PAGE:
But before I add the wool I add the wool wash. The Power Scour works sort of like dye as far as how you determine the amount to use. It is based on the weight of the wool you want to wash. For these basins when I am washing about 2 pounds I add around 2 to 3 tablespoons in the first soak.

When I add the wool I push it down into the water. I have a couple of paint stirrers on the shelf for this purpose.

I soak the wool in the hot water and scour for at least 15 minutes. It’s important to not forget about the wool at this point because if the water cools and the lanolin sets back onto the wool it can be much more difficult to remove.

So, after 15 minutes I take the basin to the sink and dump it out. I squeeze out a bit of the water and refill the basin with hot water. At this point I add half as muchwoolwash4 of the scour to the basin. After all 4 have been emptied and refilled I let them soak for another 15 minutes.

I repeat the process 2 more times but with only clear water. So that’s 2 washes and 2 rinses. After the last soak the water may not be clear. There may still be some dirt showing but I don’t worry about it. There are several more opportunities to get the last bit of dirt out.

At this point when i dump out the basin in the sink, I transfer the wool into lingerie bags. I woolwash6used to just squeeze out as much water as I could and then roll the wool in towels but I like to spin it out in the washer now. It gets out more water and I don’t have as many sopping wet towels  laying around.

One bag will hold all of the wool from one basin.

I let it go through the whole spin cycle. Make sure that your washer doesn’t spray water  during the spin. If it does, you can turn off the water going to the washer during this part.

And finally I take the wool to the drying racks.woolwash These are just sweater drying racks that are stackable. I have several of them and if I run out of space i move to the floor. I wash wool until there is no more space and then I may need to take a a day or off while the fleeces dry and some space is available. I make sure to write the breed on a card and place it next to the wool. Sometimes if you have several white fleeces drying next to each other it can be a little confusing so the labels are important.

All of this takes about 90 minutes from start to finish and I feel pretty accomplished.

Do yu have any special things you do to wash your fleece?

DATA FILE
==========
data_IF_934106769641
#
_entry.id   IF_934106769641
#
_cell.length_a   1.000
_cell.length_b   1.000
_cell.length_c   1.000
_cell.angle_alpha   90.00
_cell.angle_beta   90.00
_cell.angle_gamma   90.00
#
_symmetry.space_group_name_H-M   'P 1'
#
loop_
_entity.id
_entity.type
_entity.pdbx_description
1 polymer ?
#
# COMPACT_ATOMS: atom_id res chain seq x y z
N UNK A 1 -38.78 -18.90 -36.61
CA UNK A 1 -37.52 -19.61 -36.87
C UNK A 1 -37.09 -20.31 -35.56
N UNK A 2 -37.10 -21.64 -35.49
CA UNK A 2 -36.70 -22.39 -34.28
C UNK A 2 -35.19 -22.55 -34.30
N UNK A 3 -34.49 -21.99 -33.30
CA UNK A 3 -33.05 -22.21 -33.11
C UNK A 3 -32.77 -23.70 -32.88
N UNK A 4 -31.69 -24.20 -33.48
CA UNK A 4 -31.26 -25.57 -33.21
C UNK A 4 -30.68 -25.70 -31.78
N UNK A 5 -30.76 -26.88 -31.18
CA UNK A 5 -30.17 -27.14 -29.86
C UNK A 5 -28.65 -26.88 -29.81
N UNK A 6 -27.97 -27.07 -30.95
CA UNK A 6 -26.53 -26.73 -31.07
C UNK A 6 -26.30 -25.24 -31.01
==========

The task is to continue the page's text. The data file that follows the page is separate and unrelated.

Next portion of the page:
If you are interested in playing with the fleeces i’m scouring now, come and see me in Boulder Colorado! I’ll be ther in February. Here’s the link for registration.

Facts about PLY – What makes us different?

Lately we’ve been working on outreach – getting the word out about PLY so that we can get our magazine into the hands of more spinners – and in that process, we’ve put together a little list of “fun facts” about PLY as a way to introduce ourselves to new people.

Even if you’ve been with us for a while – subscribing, reading this blog, following us on Facebook, Twitter, and Instagram – we think you might find this interesting!


We’ve all probably heard (or used) the phrase “Spinning – because knitting isn’t weird enough!” And maybe that’s one of the greatest things about being a spinner – embracing the “weird,” and doing something a little bit different from what everyone else is doing.

Here at PLY, we like that we’re different from other magazines on the market. And if you’ve been reading our magazine for a while, chances are you like our differences, too! Here are some ways we embrace our own “weird” and strive to stand out in the magazine publishing and fiber arts industries.

Facts about PLY Magazine

me, teaching longdraw while the shawl keeps me toasty. Also, wearing the apron Bernadette made me! I'm so lucky!

  • PLY Magazine is owned and run by Jacey Boggs Faulkner, an avid spinner. No other company or person owns, operates, or has a stake in it.
  • PLY has a main staff of 3: Jacey (editor in chief, director, ads, accounting, etc), Kitten, Jacey’s ex-husband and good friend (layout and design), and Bernadette, Jacey’s best friend (photography). There are 5 other people that help out: Utah, Jacey and Kitten’s 13 year old does some graphic work; Levi, Jacey’s husband, packs and ships all the back issues; Karen who does all the freelance copy editing; Jessica B. upkeeps the website; and Jessica C. does much personal assisting.
  • PLY is proud to pay everyone involved in making it great a living wage, almost 4 times the industry standard. That means that all writers, designers, illustrators, and photographers get paid. (The only person not getting a regular salary is Jacey.)
  • PLY is always themed, printed on thick, archival, white paper, has a printable spine, and is shipped in a recycled plastic wrapper to protect it from damage.
  • PLY believes that it’s not just known names that have something valuable to contribute to the spinning world and to that end we accept article proposals from every spinner!
  • Jacey believes in transparency and strives to always be fair and truthful.
  • PLY started at 104 pages and was recently upped to 112 pages. Picture of the Texture Issue
  • Each issue never has more than 15% advertising (most magazines are 50%-75%).
  • PLY’s advertising ads are affordable, to allow indie fiber companies to have feasible advertising.